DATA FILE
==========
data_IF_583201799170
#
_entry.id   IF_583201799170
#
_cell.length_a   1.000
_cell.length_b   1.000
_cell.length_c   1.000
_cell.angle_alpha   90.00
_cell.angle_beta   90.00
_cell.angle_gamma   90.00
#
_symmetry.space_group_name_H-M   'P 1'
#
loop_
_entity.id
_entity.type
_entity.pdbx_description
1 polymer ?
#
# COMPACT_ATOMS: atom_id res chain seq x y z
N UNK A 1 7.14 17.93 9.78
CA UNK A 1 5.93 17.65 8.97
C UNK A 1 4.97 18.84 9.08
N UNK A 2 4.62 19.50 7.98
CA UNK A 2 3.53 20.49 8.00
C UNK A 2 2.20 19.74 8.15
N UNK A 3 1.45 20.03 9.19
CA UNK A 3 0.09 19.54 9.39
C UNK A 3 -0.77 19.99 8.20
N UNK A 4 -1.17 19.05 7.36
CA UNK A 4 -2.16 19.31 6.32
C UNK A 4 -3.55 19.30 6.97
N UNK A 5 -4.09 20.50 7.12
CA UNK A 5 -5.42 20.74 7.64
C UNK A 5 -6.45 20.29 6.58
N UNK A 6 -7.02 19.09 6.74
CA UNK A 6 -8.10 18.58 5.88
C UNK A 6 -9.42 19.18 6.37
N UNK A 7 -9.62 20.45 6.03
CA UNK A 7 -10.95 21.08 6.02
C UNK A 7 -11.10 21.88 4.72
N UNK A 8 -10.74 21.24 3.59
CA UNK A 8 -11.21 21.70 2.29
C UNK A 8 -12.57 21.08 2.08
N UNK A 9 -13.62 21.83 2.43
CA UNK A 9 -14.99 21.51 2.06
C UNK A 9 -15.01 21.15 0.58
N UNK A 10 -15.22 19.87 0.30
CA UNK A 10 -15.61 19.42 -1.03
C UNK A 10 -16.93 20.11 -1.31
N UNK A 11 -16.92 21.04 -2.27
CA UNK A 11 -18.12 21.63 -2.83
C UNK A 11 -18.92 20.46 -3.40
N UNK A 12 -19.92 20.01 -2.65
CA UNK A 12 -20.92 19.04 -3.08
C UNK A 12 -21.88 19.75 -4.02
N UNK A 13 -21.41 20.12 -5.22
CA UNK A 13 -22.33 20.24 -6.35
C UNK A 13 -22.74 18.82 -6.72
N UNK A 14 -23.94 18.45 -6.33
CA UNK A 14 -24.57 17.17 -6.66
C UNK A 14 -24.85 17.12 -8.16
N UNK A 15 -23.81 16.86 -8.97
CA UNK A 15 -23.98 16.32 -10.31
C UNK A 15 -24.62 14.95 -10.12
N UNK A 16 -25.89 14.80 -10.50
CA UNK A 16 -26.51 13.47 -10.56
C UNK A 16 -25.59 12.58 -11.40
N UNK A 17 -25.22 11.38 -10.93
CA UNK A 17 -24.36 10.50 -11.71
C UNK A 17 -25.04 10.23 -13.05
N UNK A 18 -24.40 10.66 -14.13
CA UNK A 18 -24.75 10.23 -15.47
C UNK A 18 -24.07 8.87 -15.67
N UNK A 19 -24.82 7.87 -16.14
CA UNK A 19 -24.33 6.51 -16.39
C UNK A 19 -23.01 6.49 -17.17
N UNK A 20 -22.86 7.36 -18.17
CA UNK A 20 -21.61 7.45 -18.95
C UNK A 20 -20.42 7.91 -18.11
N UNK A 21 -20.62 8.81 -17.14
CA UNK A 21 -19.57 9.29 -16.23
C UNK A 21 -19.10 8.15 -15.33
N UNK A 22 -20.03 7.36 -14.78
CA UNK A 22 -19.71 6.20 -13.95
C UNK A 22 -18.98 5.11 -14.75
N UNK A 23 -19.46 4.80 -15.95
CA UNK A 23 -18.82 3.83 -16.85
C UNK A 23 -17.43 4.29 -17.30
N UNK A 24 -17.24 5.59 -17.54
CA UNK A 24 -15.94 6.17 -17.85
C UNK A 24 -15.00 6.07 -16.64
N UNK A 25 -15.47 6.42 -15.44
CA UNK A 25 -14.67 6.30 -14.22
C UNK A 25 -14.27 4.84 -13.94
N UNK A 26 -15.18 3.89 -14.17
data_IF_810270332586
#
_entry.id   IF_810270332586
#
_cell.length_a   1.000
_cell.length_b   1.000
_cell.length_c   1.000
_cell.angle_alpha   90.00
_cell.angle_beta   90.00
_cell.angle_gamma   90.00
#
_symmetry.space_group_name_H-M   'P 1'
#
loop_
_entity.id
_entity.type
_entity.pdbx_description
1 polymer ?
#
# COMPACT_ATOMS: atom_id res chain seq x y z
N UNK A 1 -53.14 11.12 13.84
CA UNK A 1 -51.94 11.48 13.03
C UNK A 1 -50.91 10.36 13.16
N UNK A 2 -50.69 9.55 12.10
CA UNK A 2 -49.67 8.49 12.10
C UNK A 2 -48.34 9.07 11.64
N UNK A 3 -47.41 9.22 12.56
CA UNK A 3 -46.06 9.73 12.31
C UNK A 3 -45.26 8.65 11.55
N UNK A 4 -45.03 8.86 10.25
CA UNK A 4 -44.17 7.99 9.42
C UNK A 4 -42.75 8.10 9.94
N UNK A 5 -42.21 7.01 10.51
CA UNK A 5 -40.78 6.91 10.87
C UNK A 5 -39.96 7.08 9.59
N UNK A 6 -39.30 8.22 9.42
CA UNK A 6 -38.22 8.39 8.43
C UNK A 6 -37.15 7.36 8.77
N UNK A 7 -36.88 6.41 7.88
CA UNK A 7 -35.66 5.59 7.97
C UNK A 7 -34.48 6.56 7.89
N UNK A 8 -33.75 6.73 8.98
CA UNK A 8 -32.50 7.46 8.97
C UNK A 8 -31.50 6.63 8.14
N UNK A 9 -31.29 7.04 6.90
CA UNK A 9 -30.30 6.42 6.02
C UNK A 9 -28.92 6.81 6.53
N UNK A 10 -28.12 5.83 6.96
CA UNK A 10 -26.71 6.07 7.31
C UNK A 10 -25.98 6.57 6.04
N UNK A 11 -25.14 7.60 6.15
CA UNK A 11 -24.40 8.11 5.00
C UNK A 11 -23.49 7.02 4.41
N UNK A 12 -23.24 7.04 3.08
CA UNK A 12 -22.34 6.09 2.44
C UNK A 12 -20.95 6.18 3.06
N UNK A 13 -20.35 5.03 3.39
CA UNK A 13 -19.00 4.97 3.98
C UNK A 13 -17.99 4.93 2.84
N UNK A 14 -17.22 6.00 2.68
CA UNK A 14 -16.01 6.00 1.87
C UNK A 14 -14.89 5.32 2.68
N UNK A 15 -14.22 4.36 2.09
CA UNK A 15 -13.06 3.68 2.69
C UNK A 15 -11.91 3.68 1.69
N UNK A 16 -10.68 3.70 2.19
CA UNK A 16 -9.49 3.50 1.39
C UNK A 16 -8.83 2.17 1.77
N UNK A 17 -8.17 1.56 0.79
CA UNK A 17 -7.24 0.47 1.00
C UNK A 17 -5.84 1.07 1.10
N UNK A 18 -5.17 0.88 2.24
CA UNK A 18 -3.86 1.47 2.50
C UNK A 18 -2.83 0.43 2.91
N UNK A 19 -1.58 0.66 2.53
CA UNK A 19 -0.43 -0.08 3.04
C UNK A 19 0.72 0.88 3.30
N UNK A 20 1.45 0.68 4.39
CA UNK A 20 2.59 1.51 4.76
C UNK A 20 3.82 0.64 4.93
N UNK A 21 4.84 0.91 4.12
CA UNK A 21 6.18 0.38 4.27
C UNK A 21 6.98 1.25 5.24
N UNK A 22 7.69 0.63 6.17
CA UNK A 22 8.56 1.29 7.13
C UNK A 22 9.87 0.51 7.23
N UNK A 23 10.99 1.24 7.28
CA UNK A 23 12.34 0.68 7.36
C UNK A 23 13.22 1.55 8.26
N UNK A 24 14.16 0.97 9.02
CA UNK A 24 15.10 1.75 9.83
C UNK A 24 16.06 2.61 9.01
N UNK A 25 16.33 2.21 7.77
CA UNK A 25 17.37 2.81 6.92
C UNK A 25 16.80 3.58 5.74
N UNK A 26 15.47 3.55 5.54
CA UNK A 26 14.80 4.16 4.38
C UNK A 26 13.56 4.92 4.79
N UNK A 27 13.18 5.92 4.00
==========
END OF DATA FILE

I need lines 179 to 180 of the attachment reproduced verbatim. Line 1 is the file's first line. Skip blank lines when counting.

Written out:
C UNK A 21 6.98 1.25 5.24
N UNK A 22 7.69 0.63 6.17